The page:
Archives

Filtered on: Dust-Storms

  • From the ADOT Archives: Dust Storms

    October 10, 2013
    Taken in 1979 at 19th Avenue and the Salt River in Phoenix, these pictures in today's blog post show an area before and during a pretty intense-looking dust storm.

  • Announcing this year's top Haboob Haikus

    June 28, 2013
    The results are in ... check the video above for a look at the top #HaboobHaikus from this year as voted on by the public!

  • Vote for your favorite #HaboobHaiku

    June 21, 2013
    Who says safety messages have to be humorless or uninteresting? Not us and certainly not anyone out there who has taken part in Haboob Haiku: Year Two!

  • Pull Aside • Stay Alive: Will you know what to do?

    June 13, 2013
    We’re loving all the Haboob Haikus that have been rolling in this week… Like last year, this poetry challenge with the funny name has helped us accomplish an important goal, which is to get people talking about the danger of driving in dust storms. Because we cannot forget that dust storms can pose very real risks to motorists in this state – just take a look at the video above for proof.

  • Haboob Haiku: Year Two

    June 11, 2013
    Last year, ADOT launched its very first “Haboob Haiku” challenge in an effort to spread the word about dust storm safety and the response was pretty amazing. That’s actually a huge understatement ... Not only did we receive over 600 original haikus (some even by phone and snail mail), but #HaboobHaiku yielded stories in media outlets all over the world (they even wrote about it in New Zealand!).

  • From the ADOT Archives: Dust Storm Warnings

    December 11, 2012
    Social media as we know it today simply did not exist when this photo was snapped in the summer of 1976 ...

  • Announcing the top 5 Haboob Haikus...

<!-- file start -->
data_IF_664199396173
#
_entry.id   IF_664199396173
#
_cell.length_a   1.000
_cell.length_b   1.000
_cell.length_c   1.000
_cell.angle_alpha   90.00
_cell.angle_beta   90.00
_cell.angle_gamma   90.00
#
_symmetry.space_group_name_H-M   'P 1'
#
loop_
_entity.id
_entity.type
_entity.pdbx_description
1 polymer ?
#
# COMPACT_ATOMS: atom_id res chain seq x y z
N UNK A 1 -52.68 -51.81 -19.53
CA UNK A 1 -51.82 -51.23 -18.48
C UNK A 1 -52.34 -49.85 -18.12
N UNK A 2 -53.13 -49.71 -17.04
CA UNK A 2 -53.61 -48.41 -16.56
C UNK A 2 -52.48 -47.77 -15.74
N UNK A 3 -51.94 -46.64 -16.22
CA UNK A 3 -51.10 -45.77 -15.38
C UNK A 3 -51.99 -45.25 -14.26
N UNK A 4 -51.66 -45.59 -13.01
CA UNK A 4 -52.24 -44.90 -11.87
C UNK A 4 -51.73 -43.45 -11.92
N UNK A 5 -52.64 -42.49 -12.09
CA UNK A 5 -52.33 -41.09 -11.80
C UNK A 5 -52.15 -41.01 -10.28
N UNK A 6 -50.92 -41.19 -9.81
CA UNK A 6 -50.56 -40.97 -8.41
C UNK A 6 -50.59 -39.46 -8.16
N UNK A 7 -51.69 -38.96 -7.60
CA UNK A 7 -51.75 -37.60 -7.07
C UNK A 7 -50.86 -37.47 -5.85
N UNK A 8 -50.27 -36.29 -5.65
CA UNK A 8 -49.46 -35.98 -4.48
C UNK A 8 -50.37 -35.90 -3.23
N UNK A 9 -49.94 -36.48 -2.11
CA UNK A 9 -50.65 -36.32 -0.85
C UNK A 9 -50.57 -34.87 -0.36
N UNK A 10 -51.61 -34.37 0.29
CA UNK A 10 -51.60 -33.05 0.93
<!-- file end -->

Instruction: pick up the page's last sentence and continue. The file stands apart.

June 29, 2012
    The wait is over ... today's the day we announce the top Haboob Haikus as voted for by the public. Before you watch the video above to see if your favorite was selected, we just want to give a big thanks to everyone who participated in the 2012 Haboob Haiku challenge!

  • Vote for your favorite Haboob Haiku

    June 21, 2012
    When Haboob Haikus made the news all the way in New Zealand, we started to realize this Twitter challenge of ours was really taking off! Who could have guessed that #HaboobHaiku would end up yielding more than 500 stories in worldwide media outlets?

  • Dust storm danger: Will you know what to do?

    June 15, 2012
    We're headed into monsoon season (the official start is today) and those dusty, unpredictable storms are on their way...

  • The value of social media (aka why did we #HaboobHaiku)

    June 14, 2012
    We've been pretty entrenched in social media this week so we thought we'd take this opportunity to answer a question we get asked from time to time... Why, as a state agency, does ADOT commit resources to social media?

Civil RightsTitle VI of the Civil Rights Act of 1964, and the Americans with Disabilities Act (ADA)

Pursuant to Title VI of the Civil Rights Act of 1964, and the Americans with Disabilities Act (ADA), ADOT does not discriminate on the basis of race, color, national origin, age, sex or disability. Persons that require a reasonable accommodation based on language or disability should contact ADOT’s Civil Rights Office at 602.712.8946 or at civilrightsoffice@azdot.gov. Requests should be made as early as possible to ensure the State has an opportunity to address the accommodation.

De acuerdo con el título VI de la Ley de Derechos Civiles de 1964 y la Ley de Estadounidenses con Discapacidades (ADA por sus siglas en inglés), el Departamento de Transporte de Arizona (ADOT por sus siglas en inglés) no discrimina por raza, color, nacionalidad, edad, género o discapacidad.  Personas que requieren asistencia (dentro de lo razonable) ya sea por el idioma o por discapacidad deben ponerse en contacto con la Oficina de Derechos Civiles al 602.712.8946 o en civilrightsoffice@azdot.gov. Las solicitudes deben hacerse lo más pronto posible para asegurar que el equipo encargado del proyecto tenga la oportunidad de hacer los arreglos necesarios.